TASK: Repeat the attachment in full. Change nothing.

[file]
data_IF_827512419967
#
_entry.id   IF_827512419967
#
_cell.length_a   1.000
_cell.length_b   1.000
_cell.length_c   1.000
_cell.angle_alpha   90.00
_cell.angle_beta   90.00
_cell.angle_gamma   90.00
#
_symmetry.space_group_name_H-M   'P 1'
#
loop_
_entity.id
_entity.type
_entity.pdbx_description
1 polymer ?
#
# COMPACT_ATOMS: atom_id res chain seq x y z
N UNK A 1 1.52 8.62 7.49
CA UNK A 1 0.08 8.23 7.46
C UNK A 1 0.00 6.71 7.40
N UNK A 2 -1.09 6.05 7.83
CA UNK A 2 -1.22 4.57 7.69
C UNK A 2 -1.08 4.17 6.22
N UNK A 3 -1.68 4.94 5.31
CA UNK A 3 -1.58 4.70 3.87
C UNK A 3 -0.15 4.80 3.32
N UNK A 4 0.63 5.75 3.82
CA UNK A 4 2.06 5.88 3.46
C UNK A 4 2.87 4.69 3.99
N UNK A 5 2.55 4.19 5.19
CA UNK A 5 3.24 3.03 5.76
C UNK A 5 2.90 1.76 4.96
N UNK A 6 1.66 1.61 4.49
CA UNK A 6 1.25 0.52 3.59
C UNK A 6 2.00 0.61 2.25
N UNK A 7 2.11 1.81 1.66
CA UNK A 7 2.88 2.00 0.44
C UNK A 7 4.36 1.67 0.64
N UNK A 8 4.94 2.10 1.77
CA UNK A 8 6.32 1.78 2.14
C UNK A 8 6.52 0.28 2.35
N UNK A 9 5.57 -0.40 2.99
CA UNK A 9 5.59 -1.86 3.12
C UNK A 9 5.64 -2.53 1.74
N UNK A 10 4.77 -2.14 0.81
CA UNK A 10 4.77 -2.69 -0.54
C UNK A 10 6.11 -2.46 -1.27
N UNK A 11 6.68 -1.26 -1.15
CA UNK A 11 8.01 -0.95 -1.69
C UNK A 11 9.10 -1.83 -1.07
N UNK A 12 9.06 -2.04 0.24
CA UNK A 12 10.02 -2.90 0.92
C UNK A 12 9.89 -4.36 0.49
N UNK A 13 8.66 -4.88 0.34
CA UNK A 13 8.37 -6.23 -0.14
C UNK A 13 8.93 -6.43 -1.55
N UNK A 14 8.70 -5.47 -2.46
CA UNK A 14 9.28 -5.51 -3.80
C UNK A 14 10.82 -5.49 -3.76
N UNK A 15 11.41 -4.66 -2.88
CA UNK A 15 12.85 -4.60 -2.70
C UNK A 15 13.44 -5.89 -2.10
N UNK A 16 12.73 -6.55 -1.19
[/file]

data_IF_827512419967
#
_entry.id   IF_827512419967
#
_cell.length_a   1.000
_cell.length_b   1.000
_cell.length_c   1.000
_cell.angle_alpha   90.00
_cell.angle_beta   90.00
_cell.angle_gamma   90.00
#
_symmetry.space_group_name_H-M   'P 1'
#
loop_
_entity.id
_entity.type
_entity.pdbx_description
1 polymer ?
#
# COMPACT_ATOMS: atom_id res chain seq x y z
N UNK A 1 1.52 8.62 7.49
CA UNK A 1 0.08 8.23 7.46
C UNK A 1 0.00 6.71 7.40
N UNK A 2 -1.09 6.05 7.83
CA UNK A 2 -1.22 4.57 7.69
C UNK A 2 -1.08 4.17 6.22
N UNK A 3 -1.68 4.94 5.31
CA UNK A 3 -1.58 4.70 3.87
C UNK A 3 -0.15 4.80 3.32
N UNK A 4 0.63 5.75 3.82
CA UNK A 4 2.06 5.88 3.46
C UNK A 4 2.87 4.69 3.99
N UNK A 5 2.55 4.19 5.19
CA UNK A 5 3.24 3.03 5.76
C UNK A 5 2.90 1.76 4.96
N UNK A 6 1.66 1.61 4.49
CA UNK A 6 1.25 0.52 3.59
C UNK A 6 2.00 0.61 2.25
N UNK A 7 2.11 1.81 1.66
CA UNK A 7 2.88 2.00 0.44
C UNK A 7 4.36 1.67 0.64
N UNK A 8 4.94 2.10 1.77
CA UNK A 8 6.32 1.78 2.14
C UNK A 8 6.52 0.28 2.35
N UNK A 9 5.57 -0.40 2.99
CA UNK A 9 5.59 -1.86 3.12
C UNK A 9 5.64 -2.53 1.74
N UNK A 10 4.77 -2.14 0.81
CA UNK A 10 4.77 -2.69 -0.54
C UNK A 10 6.11 -2.46 -1.27
N UNK A 11 6.68 -1.26 -1.15
CA UNK A 11 8.01 -0.95 -1.69
C UNK A 11 9.10 -1.83 -1.07
N UNK A 12 9.06 -2.04 0.24
CA UNK A 12 10.02 -2.90 0.92
C UNK A 12 9.89 -4.36 0.49
N UNK A 13 8.66 -4.88 0.34
CA UNK A 13 8.37 -6.23 -0.14
C UNK A 13 8.93 -6.43 -1.55
N UNK A 14 8.70 -5.47 -2.46
CA UNK A 14 9.28 -5.51 -3.80
C UNK A 14 10.82 -5.49 -3.76
N UNK A 15 11.41 -4.66 -2.88
CA UNK A 15 12.85 -4.60 -2.70
C UNK A 15 13.44 -5.89 -2.10
N UNK A 16 12.73 -6.55 -1.19